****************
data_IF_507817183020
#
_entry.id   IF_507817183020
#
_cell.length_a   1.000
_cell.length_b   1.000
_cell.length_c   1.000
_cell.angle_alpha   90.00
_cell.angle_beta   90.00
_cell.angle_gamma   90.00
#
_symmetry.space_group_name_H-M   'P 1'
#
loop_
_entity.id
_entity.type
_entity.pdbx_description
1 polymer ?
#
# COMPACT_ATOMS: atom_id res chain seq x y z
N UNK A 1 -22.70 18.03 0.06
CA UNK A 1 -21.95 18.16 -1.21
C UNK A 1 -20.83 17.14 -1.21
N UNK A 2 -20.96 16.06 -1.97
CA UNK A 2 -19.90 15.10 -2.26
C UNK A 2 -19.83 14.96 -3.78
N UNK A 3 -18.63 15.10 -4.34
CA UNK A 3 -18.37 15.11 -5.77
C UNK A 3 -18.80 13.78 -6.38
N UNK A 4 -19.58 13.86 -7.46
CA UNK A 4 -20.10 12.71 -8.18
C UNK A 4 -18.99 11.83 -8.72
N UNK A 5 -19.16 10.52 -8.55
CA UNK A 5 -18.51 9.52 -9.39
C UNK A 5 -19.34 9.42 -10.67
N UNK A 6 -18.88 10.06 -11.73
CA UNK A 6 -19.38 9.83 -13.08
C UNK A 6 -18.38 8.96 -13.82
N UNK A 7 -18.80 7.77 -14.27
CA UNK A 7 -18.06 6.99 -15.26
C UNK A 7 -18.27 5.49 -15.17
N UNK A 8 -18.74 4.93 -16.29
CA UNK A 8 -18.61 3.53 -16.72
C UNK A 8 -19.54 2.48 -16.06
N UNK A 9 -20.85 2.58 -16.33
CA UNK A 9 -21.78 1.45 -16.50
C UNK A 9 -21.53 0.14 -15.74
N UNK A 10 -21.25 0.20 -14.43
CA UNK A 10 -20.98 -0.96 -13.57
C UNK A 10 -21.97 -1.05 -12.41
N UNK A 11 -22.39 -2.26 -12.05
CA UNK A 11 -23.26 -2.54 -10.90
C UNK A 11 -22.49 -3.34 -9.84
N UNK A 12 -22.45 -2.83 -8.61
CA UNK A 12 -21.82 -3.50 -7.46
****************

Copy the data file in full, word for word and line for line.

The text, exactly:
data_IF_507817183020
#
_entry.id   IF_507817183020
#
_cell.length_a   1.000
_cell.length_b   1.000
_cell.length_c   1.000
_cell.angle_alpha   90.00
_cell.angle_beta   90.00
_cell.angle_gamma   90.00
#
_symmetry.space_group_name_H-M   'P 1'
#
loop_
_entity.id
_entity.type
_entity.pdbx_description
1 polymer ?
#
# COMPACT_ATOMS: atom_id res chain seq x y z
N UNK A 1 -22.70 18.03 0.06
CA UNK A 1 -21.95 18.16 -1.21
C UNK A 1 -20.83 17.14 -1.21
N UNK A 2 -20.96 16.06 -1.97
CA UNK A 2 -19.90 15.10 -2.26
C UNK A 2 -19.83 14.96 -3.78
N UNK A 3 -18.63 15.10 -4.34
CA UNK A 3 -18.37 15.11 -5.77
C UNK A 3 -18.80 13.78 -6.38
N UNK A 4 -19.58 13.86 -7.46
CA UNK A 4 -20.10 12.71 -8.18
C UNK A 4 -18.99 11.83 -8.72
N UNK A 5 -19.16 10.52 -8.55
CA UNK A 5 -18.51 9.52 -9.39
C UNK A 5 -19.34 9.42 -10.67
N UNK A 6 -18.88 10.06 -11.73
CA UNK A 6 -19.38 9.83 -13.08
C UNK A 6 -18.38 8.96 -13.82
N UNK A 7 -18.80 7.77 -14.27
CA UNK A 7 -18.06 6.99 -15.26
C UNK A 7 -18.27 5.49 -15.17
N UNK A 8 -18.74 4.93 -16.29
CA UNK A 8 -18.61 3.53 -16.72
C UNK A 8 -19.54 2.48 -16.06
N UNK A 9 -20.85 2.58 -16.33
CA UNK A 9 -21.78 1.45 -16.50
C UNK A 9 -21.53 0.14 -15.74
N UNK A 10 -21.25 0.20 -14.43
CA UNK A 10 -20.98 -0.96 -13.57
C UNK A 10 -21.97 -1.05 -12.41
N UNK A 11 -22.39 -2.26 -12.05
CA UNK A 11 -23.26 -2.54 -10.90
C UNK A 11 -22.49 -3.34 -9.84
N UNK A 12 -22.45 -2.83 -8.61
CA UNK A 12 -21.82 -3.50 -7.46